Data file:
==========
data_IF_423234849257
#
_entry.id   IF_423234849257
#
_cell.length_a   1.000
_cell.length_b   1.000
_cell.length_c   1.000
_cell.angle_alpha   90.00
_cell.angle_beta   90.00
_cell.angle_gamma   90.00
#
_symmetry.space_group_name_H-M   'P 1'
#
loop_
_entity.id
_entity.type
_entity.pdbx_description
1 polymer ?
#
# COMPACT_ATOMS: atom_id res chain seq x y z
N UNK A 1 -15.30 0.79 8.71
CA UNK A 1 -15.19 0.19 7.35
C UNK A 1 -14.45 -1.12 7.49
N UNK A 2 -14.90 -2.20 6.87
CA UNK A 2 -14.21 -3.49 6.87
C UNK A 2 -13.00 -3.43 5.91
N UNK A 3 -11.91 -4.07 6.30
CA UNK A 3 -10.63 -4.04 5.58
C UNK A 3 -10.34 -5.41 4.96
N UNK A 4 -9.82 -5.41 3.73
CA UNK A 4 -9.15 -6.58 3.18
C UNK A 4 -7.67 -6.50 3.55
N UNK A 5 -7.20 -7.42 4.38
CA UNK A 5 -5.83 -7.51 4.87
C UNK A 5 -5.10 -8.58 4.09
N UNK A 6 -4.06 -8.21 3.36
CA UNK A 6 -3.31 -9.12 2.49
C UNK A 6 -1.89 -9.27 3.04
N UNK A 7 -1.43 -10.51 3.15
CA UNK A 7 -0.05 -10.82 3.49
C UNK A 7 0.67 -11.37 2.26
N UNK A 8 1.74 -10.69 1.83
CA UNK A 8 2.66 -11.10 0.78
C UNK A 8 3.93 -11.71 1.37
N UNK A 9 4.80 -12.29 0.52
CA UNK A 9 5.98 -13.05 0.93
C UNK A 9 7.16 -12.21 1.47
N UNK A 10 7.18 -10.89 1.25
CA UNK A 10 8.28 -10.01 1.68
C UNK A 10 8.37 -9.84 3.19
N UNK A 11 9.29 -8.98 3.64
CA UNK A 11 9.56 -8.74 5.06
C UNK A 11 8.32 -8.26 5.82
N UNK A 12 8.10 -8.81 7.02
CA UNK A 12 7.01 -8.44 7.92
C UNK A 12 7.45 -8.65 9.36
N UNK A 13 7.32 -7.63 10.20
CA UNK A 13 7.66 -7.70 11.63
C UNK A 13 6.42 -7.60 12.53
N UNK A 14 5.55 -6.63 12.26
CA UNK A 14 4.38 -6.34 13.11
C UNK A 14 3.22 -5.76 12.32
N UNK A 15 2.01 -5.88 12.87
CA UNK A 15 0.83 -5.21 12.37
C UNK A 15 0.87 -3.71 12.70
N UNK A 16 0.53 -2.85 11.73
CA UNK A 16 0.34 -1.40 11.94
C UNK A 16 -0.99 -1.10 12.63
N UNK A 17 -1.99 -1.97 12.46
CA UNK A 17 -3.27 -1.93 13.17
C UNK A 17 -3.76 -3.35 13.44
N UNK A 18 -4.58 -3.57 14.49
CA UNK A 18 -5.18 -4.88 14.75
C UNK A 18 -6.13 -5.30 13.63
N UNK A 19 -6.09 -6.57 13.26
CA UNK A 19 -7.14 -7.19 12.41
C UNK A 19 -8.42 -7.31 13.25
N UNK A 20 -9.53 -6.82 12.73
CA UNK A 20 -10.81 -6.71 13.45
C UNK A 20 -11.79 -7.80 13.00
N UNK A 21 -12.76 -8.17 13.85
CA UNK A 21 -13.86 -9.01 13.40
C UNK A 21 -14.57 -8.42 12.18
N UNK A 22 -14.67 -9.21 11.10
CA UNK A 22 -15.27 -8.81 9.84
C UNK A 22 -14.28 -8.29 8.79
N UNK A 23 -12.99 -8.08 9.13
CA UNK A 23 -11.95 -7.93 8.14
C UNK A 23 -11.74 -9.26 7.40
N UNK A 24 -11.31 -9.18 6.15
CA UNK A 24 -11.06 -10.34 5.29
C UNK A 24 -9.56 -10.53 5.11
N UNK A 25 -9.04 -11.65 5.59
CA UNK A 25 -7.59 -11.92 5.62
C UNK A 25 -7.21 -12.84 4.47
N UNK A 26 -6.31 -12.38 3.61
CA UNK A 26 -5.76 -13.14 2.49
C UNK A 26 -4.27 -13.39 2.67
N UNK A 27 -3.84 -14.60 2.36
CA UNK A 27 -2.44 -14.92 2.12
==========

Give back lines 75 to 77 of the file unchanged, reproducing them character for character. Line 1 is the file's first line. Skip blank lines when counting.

N UNK A 19 -6.09 -6.57 13.26
CA UNK A 19 -7.14 -7.19 12.41
C UNK A 19 -8.42 -7.31 13.25